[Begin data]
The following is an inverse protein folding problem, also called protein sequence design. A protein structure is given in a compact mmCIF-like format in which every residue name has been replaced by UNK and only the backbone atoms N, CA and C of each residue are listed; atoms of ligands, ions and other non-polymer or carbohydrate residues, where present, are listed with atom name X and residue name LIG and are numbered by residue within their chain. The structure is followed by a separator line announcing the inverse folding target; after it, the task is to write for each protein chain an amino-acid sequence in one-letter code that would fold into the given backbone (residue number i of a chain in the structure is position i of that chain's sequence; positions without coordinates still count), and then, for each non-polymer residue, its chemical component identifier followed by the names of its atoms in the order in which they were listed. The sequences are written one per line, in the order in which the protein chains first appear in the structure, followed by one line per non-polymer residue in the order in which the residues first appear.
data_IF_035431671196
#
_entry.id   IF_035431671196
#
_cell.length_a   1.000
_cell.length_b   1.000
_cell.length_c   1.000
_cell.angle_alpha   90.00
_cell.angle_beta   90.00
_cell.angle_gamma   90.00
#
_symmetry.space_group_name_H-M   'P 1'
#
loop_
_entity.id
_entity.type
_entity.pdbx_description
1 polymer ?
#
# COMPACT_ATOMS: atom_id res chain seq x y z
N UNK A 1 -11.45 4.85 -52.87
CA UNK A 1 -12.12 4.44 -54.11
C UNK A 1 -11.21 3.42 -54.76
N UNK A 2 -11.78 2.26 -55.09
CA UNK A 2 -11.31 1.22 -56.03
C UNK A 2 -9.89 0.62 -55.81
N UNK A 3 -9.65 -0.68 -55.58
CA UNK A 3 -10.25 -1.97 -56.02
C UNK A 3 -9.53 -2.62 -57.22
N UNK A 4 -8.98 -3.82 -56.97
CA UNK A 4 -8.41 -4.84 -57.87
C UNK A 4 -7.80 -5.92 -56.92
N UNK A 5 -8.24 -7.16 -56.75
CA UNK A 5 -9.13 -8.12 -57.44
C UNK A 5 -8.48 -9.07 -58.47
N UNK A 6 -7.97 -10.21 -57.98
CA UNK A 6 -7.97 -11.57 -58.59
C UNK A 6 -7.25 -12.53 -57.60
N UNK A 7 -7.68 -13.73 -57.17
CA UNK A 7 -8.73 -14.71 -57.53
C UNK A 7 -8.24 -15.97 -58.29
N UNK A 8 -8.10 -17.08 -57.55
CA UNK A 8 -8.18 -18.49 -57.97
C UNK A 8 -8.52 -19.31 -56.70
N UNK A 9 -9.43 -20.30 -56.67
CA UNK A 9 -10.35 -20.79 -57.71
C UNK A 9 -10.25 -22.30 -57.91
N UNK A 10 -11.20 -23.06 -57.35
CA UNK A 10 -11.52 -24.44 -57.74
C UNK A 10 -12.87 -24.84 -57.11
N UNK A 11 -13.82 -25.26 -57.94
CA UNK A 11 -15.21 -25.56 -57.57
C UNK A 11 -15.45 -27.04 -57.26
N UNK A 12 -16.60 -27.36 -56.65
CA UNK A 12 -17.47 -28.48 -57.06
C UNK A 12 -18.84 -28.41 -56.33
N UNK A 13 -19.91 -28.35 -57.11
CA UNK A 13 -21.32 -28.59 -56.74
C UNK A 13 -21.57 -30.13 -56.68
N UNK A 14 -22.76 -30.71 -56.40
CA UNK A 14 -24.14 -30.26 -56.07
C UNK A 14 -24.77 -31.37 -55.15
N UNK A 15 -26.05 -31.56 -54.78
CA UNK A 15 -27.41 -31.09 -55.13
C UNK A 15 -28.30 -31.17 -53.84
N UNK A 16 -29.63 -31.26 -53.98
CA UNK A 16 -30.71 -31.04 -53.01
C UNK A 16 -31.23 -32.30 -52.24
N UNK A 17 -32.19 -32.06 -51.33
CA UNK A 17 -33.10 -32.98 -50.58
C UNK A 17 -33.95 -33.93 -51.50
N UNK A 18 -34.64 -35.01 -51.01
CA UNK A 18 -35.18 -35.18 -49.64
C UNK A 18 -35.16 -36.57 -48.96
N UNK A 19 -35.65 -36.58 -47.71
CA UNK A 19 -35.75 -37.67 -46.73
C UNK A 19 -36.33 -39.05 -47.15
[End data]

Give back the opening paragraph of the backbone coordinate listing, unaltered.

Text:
The following is an inverse protein folding problem, also called protein sequence design. A protein structure is given in a compact mmCIF-like format in which every residue name has been replaced by UNK and only the backbone atoms N, CA and C of each residue are listed; atoms of ligands, ions and other non-polymer or carbohydrate residues, where present, are listed with atom name X and residue name LIG and are numbered by residue within their chain. The structure is followed by a separator line announcing the inverse folding target; after it, the task is to write for each protein chain an amino-acid sequence in one-letter code that would fold into the given backbone (residue number i of a chain in the structure is position i of that chain's sequence; positions without coordinates still count), and then, for each non-polymer residue, its chemical component identifier followed by the names of its atoms in the order in which they were listed. The sequences are written one per line, in the order in which the protein chains first appear in the structure, followed by one line per non-polymer residue in the order in which the residues first appear.